WAKE-UP CALL. At around 12:30am on a Friday morning in July, the Johnston-Grimes (J-G) Metropolitan Fire Department, in suburban Des Moines, Iowa, kicked off the day with a multi-agency residential alarm. First arriving J-G Engine 381 was greeted by a rapidly spreading fire blowing out of the A/D corner, Division 1, of a two-story Colonial. The fire had already extended vertically to involve most of the 2nd Division. E381 quickly gained control of the fire on the lower level while Ladder 395 established multiple access points to the upper story and assumed general support duties.
TAKING ALONG THE “FAMILY.” This paved the way for 2nd due Engine 371 to make a successful push up the heavily involved stairs and, working from room-to-room, knock down fire in the sleeping areas and prevent extension into the attic. Earlier, Engine 371’s dash cam caught the company’s Lieutenant, Ty Wheeler, as the crew headed off for their assignment. If you look closely, you get a coarse-grained glimpse of his unusual tool set. It’s a surprisingly compact and manageable combination of a Hawk Tool, one of our “Classic” pattern Halligans, and a 3 pound hand sledge. A verbal description doesn’t suffice; fortunately there’s a more recent photo of this rig posted on Facebook, assembled as it would be carried– its included below, as is a sort of parts list for the project. For more background, you might also take a look at our blog on what we call the “Smith-It.”
J-G units were assisted by Urbandale, Polk City, Saylor Township, and Dallas Center units.
SEAGRAVE RESCUE WITH A PRIZE INSIDE. One of the interesting things about fire tool cultural anthropology is that you never know what you’re going to stumble across or where. When looking at an exhibition of new fire apparatus, you get lulled into thinking that all the tools and equipment on board will be new, too. Not so. I found a case in point at a Lancaster Fire Expo, a couple of years ago. As I was browsing in their massive exhibit area, I noticed a nice Seagrave-based heavy rescue being displayed by the Hampden Township Fire Company 30, Mechanicsburg, PA. I was actually on my way to see another unit so, after a quick inspection, I turned around and walked back by the open rear door of the squad body and continued on. But, suddenly it dawned on me that I’d almost missed a real gem, mounted unobtrusively inside the back door.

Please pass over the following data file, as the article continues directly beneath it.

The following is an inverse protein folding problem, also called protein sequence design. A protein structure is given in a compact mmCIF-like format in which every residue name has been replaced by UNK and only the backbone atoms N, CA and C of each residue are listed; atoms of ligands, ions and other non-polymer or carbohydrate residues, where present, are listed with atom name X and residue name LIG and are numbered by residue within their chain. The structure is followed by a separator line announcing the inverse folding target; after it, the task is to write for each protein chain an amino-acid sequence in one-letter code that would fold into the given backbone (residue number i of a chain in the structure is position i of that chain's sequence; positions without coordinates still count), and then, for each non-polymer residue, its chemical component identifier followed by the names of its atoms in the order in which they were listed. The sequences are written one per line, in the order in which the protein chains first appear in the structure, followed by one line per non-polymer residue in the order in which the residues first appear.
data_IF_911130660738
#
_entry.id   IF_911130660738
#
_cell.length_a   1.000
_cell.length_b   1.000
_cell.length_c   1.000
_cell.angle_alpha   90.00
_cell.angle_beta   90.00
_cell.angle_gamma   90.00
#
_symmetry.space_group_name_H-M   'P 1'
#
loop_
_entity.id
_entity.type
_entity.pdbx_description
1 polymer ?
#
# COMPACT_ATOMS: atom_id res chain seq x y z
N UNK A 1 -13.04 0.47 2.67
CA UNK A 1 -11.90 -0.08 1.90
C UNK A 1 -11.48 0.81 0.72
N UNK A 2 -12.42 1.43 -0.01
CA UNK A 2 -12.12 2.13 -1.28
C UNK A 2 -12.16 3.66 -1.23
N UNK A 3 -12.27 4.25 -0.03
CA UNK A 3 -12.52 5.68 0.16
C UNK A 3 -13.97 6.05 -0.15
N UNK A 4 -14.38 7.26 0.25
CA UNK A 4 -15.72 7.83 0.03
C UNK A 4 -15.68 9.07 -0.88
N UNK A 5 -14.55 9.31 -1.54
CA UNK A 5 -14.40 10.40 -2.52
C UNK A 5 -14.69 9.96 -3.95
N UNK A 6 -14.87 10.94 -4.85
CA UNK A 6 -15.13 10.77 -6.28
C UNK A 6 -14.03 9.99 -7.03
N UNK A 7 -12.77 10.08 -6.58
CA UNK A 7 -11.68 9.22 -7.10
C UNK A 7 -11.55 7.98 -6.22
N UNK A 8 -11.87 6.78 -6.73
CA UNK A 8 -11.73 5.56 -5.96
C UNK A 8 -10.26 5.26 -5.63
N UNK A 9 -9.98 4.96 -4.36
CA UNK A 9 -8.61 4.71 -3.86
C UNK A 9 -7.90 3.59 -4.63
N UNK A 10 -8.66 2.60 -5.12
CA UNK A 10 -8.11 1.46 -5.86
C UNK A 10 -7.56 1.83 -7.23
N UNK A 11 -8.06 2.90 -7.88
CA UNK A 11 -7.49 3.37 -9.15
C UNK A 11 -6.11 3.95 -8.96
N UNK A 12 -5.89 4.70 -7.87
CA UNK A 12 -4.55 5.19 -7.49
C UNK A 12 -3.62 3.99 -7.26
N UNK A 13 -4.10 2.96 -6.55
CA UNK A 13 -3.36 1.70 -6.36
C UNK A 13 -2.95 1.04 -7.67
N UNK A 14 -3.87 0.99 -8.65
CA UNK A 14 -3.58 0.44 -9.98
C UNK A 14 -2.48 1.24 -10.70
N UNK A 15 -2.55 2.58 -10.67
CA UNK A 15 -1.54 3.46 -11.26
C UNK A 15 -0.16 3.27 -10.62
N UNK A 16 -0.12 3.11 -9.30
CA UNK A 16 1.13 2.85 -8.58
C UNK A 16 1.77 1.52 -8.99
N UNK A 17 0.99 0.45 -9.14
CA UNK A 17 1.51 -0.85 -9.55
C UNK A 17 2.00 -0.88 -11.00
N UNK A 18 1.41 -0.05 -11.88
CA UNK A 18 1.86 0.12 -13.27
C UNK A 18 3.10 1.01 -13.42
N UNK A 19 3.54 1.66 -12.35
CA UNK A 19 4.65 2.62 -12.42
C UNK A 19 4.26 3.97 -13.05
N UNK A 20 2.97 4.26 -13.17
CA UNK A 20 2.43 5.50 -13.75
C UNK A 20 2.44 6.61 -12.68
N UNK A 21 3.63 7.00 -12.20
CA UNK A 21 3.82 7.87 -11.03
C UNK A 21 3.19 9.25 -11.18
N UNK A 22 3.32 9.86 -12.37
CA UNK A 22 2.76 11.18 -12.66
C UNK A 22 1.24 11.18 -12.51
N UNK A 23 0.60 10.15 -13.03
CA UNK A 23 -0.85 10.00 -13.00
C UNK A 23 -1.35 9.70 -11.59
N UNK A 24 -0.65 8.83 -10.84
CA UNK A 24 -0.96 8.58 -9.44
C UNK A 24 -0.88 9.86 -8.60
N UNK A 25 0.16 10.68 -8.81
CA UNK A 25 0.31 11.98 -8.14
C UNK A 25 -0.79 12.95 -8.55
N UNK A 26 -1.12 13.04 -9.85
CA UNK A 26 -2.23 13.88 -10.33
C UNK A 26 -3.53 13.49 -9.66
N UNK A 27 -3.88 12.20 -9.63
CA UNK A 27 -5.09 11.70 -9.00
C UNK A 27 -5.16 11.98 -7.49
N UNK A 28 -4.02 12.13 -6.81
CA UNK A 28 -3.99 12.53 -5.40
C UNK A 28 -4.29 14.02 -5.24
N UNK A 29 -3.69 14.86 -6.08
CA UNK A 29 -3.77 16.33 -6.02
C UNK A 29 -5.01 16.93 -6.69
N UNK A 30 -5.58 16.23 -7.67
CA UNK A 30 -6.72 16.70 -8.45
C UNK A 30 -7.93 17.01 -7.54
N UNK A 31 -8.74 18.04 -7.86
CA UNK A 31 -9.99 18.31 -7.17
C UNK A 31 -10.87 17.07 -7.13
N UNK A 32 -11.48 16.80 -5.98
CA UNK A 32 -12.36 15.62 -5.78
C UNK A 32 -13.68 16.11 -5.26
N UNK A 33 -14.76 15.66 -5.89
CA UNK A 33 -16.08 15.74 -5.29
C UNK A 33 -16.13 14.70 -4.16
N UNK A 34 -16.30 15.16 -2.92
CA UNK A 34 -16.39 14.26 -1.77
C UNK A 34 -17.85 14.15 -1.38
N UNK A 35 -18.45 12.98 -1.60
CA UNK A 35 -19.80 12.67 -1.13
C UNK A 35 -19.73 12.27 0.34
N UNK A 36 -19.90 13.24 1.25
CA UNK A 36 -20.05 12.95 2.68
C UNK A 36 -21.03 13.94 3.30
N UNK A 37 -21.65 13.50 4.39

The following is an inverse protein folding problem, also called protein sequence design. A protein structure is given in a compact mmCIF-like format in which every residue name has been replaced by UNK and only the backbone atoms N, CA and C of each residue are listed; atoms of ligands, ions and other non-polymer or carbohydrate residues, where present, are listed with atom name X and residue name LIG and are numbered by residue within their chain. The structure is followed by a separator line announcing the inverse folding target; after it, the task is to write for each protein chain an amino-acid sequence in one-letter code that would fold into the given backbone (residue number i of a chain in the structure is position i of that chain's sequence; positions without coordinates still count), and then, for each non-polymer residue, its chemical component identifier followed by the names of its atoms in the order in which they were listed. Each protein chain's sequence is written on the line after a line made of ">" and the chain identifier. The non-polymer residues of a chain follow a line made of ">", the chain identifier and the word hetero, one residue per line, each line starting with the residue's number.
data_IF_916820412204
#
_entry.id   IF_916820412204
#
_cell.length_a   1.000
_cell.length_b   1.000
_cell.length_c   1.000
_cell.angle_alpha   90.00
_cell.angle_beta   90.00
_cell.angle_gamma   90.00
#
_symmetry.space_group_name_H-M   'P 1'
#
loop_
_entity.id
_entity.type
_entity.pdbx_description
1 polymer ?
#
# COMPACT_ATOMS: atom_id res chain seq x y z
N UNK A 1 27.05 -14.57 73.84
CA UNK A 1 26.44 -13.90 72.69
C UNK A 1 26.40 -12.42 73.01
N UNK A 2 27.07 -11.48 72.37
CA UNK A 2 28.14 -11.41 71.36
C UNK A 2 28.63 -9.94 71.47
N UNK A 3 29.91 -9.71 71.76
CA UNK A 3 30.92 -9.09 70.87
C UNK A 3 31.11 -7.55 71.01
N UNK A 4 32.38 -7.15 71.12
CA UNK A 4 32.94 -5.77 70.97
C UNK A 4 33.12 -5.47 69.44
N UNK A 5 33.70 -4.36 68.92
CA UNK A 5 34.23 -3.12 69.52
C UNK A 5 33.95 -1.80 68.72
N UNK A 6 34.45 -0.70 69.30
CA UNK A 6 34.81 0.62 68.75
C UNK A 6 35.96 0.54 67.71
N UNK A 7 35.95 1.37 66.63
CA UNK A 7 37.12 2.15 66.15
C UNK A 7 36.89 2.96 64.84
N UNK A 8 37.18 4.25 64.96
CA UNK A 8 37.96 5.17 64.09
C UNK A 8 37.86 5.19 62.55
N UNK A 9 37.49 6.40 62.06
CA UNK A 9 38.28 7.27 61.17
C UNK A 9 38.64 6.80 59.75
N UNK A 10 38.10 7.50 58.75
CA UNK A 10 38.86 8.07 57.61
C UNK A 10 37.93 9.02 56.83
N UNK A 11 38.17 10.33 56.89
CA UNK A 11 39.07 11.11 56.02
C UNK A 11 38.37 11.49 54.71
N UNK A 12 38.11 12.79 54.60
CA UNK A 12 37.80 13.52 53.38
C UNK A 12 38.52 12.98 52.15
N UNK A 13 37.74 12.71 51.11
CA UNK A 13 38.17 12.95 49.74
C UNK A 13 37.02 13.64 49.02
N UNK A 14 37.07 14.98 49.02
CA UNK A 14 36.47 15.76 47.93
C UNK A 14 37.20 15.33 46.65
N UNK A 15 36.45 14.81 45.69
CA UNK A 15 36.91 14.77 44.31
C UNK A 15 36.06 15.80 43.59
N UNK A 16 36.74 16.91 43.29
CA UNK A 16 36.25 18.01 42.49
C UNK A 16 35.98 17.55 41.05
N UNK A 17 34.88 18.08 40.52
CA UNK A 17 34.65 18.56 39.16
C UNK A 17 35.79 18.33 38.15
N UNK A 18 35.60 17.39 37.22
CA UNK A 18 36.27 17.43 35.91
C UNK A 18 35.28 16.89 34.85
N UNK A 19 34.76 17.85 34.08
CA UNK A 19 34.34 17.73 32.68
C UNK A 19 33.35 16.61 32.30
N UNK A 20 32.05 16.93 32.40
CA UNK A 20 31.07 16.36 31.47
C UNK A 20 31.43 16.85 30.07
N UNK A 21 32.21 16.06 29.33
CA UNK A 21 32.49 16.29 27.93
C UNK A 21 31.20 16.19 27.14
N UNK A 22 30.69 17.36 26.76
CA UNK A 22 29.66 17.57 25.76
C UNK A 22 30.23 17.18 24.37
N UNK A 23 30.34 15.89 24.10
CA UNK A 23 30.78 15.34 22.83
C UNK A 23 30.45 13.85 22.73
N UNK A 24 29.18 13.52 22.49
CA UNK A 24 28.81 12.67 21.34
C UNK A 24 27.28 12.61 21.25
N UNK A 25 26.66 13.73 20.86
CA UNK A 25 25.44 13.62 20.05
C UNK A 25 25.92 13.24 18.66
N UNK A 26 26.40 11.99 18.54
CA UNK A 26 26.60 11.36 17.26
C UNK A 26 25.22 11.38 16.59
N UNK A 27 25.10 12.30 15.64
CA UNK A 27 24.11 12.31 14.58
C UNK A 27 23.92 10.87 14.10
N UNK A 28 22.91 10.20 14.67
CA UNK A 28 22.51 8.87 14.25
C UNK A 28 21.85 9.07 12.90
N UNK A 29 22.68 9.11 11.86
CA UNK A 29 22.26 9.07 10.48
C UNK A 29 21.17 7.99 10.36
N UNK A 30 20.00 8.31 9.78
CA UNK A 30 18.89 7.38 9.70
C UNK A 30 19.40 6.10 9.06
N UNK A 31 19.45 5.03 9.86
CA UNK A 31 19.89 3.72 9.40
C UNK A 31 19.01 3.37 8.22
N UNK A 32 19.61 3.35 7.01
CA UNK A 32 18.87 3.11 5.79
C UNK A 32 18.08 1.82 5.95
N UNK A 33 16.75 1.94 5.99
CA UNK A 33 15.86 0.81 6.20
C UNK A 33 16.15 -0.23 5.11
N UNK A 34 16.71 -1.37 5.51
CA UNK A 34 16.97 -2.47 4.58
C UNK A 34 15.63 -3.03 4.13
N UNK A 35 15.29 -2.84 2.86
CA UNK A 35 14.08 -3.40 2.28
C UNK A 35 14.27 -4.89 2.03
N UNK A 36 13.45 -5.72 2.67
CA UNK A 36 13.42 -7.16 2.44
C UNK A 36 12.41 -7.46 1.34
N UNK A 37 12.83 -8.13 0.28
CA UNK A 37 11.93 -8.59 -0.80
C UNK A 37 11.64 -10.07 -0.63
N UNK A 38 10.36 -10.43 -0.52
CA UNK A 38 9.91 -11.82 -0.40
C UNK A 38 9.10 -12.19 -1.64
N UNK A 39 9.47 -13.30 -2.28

ABOUT AS ICONIC AS YOU CAN GET (WHILE BEING ALMOST TOTALLY UNIQUE).There, on the left sidewall, within reach from outside the back door, was a well-cared-for example of the [by then defunct] Iowa-American Firefighting Equipment Company’s unique 8-pound “pike” axe (as they consistently referred to it). Other than using them and dragging them along to classes, I hadn’t had a thing to do with these axes during the time that I worked with Iowa-American (IA-AM), but the pick-heads were still among my very favorite tools. How could you avoid it; its appearance says “pure firefighting classic.” And, in its catalog description, IA-AM stated that it “continued their innovative tradition by reintroducing the old-style 8-pound Pike Axe, the traditional tool of [FDNY] truck company chauffeurs.” Lovely. But, the axe was hardly a typical fire service pick-head.
This one is an almost total departure from other axes of its era. Most standard FD axes have a rapidly tapering blade that terminates in a fairly thin, sharp lower cutting edge. By contrast, the IA-AM pick-head shared the blade of its older-model, flat-head sister by employing a broad, deep blade. That flat-head had a slowly narrowing blade that terminated somewhat abruptly in a rather blunt, deep-bellied edge. This was more of a “bashing” edge than a typical cutting edge. In some respects, it seemed to anticipate the breaking (versus cutting) approach to design and usage employed by (in order of blunt severity) various modern offerings such as the Fire Mauls, Iron Fox axes, and Pig/Piglet tools.
Side profile showing the smooth curvature of front edge of pick. This one has personally preferred oval, solid fiberglass Nupla handle.
Top view showing the triangular cross section of the pick. This axe includes the normal polypropylene over fiberglass handle. Solid hickory handle was also an option.
By far, though, this axe’s most distinctive characteristic was the shape of its pick. In profile it had a vertical front edge that curved backward toward the top to intersect with a perfectly vertical back edge. However, the IA-AM’s was more vertical in front and its rearward curve was unusually abrupt. The pick itself was rather short in proportion to the overall height of the axe. And, then there was its shape– while the pick on virtually every other pick-head fire axe is rectangular or square in cross-section, this one’s was triangular. It tapered uniformly from front to back leaving a fairly sharp rear-facing edge. So, all-in-all, the weight, huge, broad blade, cast stainless steel (in most cases) material, and unique pick came together to form a perfect symbol of truck work, even though it wasn’t much at all like the vast majority of axes actually in use. That happens.